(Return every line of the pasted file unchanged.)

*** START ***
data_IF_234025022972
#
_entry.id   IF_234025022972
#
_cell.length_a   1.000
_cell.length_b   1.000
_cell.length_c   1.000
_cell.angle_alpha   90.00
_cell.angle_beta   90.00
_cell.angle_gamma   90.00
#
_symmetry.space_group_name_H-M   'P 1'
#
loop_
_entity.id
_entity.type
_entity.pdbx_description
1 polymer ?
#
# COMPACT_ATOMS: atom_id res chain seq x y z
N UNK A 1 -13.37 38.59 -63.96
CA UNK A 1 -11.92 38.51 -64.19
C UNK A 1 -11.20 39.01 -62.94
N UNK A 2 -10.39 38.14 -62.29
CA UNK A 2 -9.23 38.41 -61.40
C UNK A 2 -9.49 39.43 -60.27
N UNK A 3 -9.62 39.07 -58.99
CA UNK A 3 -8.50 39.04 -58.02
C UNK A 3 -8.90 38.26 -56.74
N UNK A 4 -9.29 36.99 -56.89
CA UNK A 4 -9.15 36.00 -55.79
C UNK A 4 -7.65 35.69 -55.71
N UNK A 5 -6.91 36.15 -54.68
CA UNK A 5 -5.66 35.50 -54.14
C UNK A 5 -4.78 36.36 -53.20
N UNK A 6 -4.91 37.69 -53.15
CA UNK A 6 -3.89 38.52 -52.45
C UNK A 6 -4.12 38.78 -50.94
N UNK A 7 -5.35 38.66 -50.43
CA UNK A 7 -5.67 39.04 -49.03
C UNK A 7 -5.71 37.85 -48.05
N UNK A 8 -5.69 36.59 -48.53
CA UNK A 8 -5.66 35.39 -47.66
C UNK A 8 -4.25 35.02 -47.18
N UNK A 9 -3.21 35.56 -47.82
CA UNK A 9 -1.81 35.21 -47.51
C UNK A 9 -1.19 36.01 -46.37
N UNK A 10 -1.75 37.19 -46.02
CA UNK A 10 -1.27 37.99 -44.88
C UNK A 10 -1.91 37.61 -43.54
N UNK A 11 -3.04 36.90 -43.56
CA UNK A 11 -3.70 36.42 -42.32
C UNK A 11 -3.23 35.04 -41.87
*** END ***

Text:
data_IF_234025022972
#
_entry.id   IF_234025022972
#
_cell.length_a   1.000
_cell.length_b   1.000
_cell.length_c   1.000
_cell.angle_alpha   90.00
_cell.angle_beta   90.00
_cell.angle_gamma   90.00
#
_symmetry.space_group_name_H-M   'P 1'
#
loop_
_entity.id
_entity.type
_entity.pdbx_description
1 polymer ?
#
# COMPACT_ATOMS: atom_id res chain seq x y z
N UNK A 1 -13.37 38.59 -63.96
CA UNK A 1 -11.92 38.51 -64.19
C UNK A 1 -11.20 39.01 -62.94
N UNK A 2 -10.39 38.14 -62.29
CA UNK A 2 -9.23 38.41 -61.40
C UNK A 2 -9.49 39.43 -60.27
N UNK A 3 -9.62 39.07 -58.99
CA UNK A 3 -8.50 39.04 -58.02
C UNK A 3 -8.90 38.26 -56.74
N UNK A 4 -9.29 36.99 -56.89
CA UNK A 4 -9.15 36.00 -55.79
C UNK A 4 -7.65 35.69 -55.71
N UNK A 5 -6.91 36.15 -54.68
CA UNK A 5 -5.66 35.50 -54.14
C UNK A 5 -4.78 36.36 -53.20
N UNK A 6 -4.91 37.69 -53.15
CA UNK A 6 -3.89 38.52 -52.45
C UNK A 6 -4.12 38.78 -50.94
N UNK A 7 -5.35 38.66 -50.43
CA UNK A 7 -5.67 39.04 -49.03
C UNK A 7 -5.71 37.85 -48.05
N UNK A 8 -5.69 36.59 -48.53
CA UNK A 8 -5.66 35.39 -47.66
C UNK A 8 -4.25 35.02 -47.18
N UNK A 9 -3.21 35.56 -47.82
CA UNK A 9 -1.81 35.21 -47.51
C UNK A 9 -1.19 36.01 -46.37
N UNK A 10 -1.75 37.19 -46.02
CA UNK A 10 -1.27 37.99 -44.88
C UNK A 10 -1.91 37.61 -43.54
N UNK A 11 -3.04 36.90 -43.56
CA UNK A 11 -3.70 36.42 -42.32
C UNK A 11 -3.23 35.04 -41.87